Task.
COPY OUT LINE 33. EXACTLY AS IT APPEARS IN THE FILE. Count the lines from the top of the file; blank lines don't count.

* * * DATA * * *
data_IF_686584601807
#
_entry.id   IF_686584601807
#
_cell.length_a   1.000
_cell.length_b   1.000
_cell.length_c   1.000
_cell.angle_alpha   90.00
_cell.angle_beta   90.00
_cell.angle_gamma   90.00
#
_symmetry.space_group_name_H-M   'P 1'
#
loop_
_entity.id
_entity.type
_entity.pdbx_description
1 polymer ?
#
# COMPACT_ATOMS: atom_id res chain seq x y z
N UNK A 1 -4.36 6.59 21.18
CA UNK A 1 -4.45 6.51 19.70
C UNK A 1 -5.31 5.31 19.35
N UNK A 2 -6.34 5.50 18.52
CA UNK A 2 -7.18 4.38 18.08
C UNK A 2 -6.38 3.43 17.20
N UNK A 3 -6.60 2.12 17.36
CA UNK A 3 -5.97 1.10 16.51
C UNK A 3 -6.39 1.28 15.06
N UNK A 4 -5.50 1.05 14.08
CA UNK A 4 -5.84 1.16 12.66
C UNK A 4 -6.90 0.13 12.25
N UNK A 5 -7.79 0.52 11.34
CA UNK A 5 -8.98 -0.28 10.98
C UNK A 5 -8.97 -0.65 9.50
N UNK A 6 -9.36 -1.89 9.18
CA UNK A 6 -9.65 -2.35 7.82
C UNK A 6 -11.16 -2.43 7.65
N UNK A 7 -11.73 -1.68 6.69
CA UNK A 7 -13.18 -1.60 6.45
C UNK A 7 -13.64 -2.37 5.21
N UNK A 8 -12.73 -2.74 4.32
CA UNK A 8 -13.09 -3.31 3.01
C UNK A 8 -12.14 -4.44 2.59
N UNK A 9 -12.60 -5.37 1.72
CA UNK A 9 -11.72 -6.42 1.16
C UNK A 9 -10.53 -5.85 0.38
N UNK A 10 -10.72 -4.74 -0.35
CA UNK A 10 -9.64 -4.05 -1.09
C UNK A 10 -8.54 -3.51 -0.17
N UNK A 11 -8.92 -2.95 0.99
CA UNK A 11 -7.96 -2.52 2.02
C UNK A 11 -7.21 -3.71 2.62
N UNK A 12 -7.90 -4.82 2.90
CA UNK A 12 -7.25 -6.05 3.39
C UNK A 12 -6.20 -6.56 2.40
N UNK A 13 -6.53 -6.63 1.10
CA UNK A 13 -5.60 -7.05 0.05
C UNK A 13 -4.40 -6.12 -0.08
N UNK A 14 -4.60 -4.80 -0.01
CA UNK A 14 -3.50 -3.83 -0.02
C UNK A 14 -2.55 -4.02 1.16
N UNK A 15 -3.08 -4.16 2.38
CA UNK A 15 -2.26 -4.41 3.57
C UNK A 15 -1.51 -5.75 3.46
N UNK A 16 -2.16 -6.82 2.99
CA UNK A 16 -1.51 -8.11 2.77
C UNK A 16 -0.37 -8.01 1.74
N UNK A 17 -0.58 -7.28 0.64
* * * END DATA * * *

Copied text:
N UNK A 5 -7.79 0.52 11.34